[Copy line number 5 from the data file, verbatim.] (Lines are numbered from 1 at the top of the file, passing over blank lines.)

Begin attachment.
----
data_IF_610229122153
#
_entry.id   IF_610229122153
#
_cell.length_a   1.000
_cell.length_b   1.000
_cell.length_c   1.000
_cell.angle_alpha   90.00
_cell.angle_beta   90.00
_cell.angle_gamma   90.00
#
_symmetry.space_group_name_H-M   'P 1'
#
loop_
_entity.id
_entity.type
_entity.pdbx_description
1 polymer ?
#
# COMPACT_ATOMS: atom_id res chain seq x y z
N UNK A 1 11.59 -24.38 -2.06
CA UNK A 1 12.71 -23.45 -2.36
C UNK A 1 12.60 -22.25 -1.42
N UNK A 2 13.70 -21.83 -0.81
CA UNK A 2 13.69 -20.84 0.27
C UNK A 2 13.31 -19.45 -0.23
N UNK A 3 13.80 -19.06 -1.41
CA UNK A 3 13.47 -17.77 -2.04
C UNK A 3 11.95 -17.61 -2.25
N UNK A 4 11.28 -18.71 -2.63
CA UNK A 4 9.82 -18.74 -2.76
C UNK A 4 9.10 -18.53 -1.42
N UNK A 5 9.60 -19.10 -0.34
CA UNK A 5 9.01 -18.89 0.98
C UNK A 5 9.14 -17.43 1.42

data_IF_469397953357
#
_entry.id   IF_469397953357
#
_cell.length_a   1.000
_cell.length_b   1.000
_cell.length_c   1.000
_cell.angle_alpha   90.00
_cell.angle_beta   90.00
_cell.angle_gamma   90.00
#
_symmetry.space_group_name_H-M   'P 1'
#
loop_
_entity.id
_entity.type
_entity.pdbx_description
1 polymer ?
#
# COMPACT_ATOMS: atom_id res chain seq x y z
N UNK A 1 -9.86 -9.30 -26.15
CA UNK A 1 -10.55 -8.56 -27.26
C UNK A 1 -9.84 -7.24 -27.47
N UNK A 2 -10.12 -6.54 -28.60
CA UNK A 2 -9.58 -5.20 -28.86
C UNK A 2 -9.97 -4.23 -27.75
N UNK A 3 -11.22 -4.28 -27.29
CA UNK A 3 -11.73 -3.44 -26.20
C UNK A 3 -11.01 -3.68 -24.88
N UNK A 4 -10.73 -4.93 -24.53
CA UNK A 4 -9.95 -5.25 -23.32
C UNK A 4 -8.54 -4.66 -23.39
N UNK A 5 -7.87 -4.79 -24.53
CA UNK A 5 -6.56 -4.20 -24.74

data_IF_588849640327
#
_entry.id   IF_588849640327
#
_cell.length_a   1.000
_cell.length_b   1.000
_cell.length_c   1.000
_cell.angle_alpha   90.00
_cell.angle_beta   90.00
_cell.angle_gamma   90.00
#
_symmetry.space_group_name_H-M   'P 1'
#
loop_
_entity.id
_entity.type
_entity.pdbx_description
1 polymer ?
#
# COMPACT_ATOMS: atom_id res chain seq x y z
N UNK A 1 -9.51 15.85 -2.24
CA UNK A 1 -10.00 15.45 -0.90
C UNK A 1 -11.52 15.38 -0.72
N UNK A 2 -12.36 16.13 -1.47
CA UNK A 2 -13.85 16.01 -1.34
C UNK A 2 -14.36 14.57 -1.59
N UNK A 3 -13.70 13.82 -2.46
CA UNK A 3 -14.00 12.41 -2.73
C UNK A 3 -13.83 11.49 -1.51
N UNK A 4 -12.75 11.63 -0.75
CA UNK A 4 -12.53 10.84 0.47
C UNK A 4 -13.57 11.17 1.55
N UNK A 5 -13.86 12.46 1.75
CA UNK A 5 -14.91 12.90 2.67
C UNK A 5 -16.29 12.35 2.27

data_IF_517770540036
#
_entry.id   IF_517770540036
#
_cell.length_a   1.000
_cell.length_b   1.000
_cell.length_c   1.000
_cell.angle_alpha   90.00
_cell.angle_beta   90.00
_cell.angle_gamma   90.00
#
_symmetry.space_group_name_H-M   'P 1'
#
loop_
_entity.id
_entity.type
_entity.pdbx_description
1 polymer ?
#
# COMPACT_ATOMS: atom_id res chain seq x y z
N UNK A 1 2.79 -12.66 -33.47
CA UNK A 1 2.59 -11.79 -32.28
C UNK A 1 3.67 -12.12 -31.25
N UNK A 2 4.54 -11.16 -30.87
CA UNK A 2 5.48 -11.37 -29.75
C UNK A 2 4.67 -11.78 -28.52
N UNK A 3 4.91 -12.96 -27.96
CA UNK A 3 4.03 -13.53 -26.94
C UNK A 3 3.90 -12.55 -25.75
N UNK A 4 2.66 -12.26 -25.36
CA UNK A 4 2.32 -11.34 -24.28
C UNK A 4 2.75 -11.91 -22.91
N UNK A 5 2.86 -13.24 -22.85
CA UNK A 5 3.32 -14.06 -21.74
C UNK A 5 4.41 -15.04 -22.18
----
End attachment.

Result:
_cell.length_a   1.000